Self-tuneable velocity feedback for active isolation of random vibrations in subcritical two degree of freedom systems

Alujević, Neven and Wolf, Hinko and Depraetere, Bruno and Zhao, Guoying and Domazet, Željko and Pluymers, Bert and Desmet, Wim (2015) Self-tuneable velocity feedback for active isolation of random vibrations in subcritical two degree of freedom systems. = Self-tuneable velocity feedback for active isolation of random vibrations in subcritical two degree of freedom systems. Acta acustica united with acustica, 101 (5). pp. 950-963. ISSN 1610-1928. Vrsta rada: ["eprint_fieldopt_article_type_article" not defined]. Kvartili JCR: Q3 (2015). Točan broj autora: 7.

Full text not available from this repository.
Official URL: http://www.ingentaconnect.com/content/dav/aaua/201...

Abstract

It has been previously shown that skyhook damping can be used to actively reduce vibration transmission between masses in supercritical 2 degree of freedom (dof) systems. The method is based on measuring the absolute velocity of the clean body, multiplying it by a negative gain, and feeding the result back to a force actuator reacting between the clean and the dirty body. This approach results in a broadband vibration isolation. For subcritical 2 dof systems this is normally not possible due to control stability problems. These stability problems can be mitigated by including an appropriate amount of relative damping between the clean and the dirty body in addition to the absolute damping. This approach has been referred to as blended velocity feedback. In this paper the application of the blended velocity feedback on subcritical 2 dof systems is investigated using an auto-tuning controller. An algorithm to gradually change the relative and absolute feedback gains until the active isolation performance reaches its best by applying an optimal combination of the two gains is applied. There is only one such optimal combination which minimises the kinetic energy of the clean body, and consequently the performance surface has a global minimum. Furthermore there are no local minima so a trial and error algorithm could be applied. Although in the frequency domain finding the minimum of the performance surface is straightforward, in the time domain the determining the clean body mean squared velocity can take a considerable time per step of the algorithm, such that the convergence of the trial and error algorithm can be relatively slow. It is hypothesized that more sophisticated algorithms may speed-up the convergence but this would be at cost of using a model-based approach.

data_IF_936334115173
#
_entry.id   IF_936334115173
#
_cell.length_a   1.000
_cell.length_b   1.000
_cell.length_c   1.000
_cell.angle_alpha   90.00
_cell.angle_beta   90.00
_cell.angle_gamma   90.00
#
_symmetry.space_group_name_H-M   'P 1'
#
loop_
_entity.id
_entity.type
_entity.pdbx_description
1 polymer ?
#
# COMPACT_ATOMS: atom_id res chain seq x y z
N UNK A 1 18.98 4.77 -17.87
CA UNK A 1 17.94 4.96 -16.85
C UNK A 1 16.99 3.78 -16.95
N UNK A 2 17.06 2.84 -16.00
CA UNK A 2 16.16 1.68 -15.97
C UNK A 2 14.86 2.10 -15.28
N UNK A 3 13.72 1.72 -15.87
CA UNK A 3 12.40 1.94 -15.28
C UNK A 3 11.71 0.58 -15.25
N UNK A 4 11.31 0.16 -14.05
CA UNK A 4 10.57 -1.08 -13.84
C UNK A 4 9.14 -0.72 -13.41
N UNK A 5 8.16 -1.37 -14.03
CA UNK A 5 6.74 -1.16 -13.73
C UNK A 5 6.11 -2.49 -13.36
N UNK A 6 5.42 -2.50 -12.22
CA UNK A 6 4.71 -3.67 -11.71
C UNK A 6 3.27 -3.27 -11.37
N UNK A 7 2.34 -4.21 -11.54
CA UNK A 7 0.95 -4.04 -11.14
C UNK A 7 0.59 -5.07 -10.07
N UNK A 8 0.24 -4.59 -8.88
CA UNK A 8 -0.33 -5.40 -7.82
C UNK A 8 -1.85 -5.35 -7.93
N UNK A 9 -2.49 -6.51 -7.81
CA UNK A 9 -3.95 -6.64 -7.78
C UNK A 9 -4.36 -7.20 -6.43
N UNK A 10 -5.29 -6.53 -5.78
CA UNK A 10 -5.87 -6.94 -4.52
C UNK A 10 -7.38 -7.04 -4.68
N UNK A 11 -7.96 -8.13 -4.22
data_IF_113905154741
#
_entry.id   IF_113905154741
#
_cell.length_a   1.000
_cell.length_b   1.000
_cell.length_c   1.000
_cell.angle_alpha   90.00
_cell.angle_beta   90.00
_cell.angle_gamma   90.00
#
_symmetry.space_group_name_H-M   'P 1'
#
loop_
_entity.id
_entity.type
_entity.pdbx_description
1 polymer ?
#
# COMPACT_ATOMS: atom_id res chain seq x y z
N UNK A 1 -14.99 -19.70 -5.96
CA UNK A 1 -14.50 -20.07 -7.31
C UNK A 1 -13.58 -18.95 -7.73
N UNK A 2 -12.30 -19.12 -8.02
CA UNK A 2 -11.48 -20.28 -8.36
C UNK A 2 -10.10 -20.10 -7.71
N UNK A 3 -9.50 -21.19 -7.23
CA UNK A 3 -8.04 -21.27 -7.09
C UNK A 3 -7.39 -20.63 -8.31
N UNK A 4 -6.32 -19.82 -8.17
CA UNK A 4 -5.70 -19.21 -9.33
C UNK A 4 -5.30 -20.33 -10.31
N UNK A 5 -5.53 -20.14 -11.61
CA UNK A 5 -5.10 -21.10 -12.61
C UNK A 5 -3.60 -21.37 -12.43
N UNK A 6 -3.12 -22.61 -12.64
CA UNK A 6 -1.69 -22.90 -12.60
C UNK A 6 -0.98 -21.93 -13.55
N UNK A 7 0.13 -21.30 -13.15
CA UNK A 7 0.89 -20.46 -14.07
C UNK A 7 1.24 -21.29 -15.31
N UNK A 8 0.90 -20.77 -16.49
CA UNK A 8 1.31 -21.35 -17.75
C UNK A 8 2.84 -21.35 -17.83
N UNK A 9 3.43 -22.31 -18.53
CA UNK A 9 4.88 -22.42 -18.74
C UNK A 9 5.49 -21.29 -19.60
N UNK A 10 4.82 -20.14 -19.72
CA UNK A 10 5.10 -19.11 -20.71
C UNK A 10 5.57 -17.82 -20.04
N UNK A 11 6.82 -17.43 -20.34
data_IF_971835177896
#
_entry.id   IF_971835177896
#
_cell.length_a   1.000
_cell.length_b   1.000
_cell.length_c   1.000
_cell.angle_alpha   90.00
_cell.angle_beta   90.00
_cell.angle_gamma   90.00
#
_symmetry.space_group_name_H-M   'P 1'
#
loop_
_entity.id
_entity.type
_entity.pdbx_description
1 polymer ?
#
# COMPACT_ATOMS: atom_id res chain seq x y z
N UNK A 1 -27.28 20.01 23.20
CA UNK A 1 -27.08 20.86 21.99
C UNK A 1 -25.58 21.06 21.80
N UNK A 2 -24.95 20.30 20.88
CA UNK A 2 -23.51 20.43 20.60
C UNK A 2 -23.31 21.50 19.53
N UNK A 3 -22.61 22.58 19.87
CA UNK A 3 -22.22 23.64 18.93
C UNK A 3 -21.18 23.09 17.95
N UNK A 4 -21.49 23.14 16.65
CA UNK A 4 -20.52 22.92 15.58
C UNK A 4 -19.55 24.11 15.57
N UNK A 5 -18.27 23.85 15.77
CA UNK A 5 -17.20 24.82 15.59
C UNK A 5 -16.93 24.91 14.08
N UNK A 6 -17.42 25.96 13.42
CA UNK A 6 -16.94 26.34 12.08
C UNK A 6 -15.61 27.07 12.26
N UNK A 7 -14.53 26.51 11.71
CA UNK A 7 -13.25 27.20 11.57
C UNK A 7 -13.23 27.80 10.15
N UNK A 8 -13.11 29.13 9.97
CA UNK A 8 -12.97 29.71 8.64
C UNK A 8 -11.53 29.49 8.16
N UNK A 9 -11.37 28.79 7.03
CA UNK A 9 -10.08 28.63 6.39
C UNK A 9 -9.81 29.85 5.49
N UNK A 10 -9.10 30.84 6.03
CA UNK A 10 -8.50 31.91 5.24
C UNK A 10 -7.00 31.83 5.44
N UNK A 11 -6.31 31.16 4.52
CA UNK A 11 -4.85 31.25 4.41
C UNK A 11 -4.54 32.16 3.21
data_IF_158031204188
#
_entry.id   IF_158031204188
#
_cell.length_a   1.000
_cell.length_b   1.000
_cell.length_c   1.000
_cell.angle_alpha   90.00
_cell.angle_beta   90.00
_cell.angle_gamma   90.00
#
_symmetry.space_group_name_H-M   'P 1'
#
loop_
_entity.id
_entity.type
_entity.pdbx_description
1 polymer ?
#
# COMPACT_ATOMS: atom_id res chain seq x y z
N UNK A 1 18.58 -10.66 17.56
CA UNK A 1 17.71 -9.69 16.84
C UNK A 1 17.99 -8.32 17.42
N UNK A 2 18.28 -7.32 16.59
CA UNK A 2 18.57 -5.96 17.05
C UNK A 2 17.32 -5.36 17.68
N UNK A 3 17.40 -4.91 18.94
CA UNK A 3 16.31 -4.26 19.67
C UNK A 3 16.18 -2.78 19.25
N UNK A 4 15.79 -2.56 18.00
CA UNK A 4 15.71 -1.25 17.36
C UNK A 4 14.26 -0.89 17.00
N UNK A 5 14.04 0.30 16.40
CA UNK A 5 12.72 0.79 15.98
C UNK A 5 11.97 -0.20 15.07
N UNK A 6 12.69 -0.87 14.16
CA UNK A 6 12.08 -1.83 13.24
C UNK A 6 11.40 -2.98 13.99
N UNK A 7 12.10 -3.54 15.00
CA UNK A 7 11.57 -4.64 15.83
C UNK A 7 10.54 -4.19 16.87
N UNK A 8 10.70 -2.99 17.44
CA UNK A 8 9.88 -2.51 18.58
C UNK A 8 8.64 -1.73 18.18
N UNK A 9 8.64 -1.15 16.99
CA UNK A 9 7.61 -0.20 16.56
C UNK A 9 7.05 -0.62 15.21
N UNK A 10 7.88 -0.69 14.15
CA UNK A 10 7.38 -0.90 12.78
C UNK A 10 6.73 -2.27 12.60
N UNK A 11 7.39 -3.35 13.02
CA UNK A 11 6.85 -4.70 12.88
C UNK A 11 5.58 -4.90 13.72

Item Type: Article (["eprint_fieldopt_article_type_article" not defined])
Keywords (Croatian): active vibration control ; active vibration isolation ; blended velocity feedback ; auto-tuning feedback controller
Subjects: TECHNICAL SCIENCE > Mechanical Engineering
Divisions: 200 Department of Engineering Mechanics > 230 Chair of Mechanical Systems Dynamics
600 Department of Naval Engineering and Marine Technology > 620 Chair of Marine Structures Design
Indexed in Web of Science: Yes
Indexed in Current Contents: Yes
Quartiles: Q3 (2015)
Date Deposited: 25 Apr 2016 08:09
Last Modified: 15 Dec 2017 14:05
URI: http://repozitorij.fsb.hr/id/eprint/5767

Actions (login required)

View Item View Item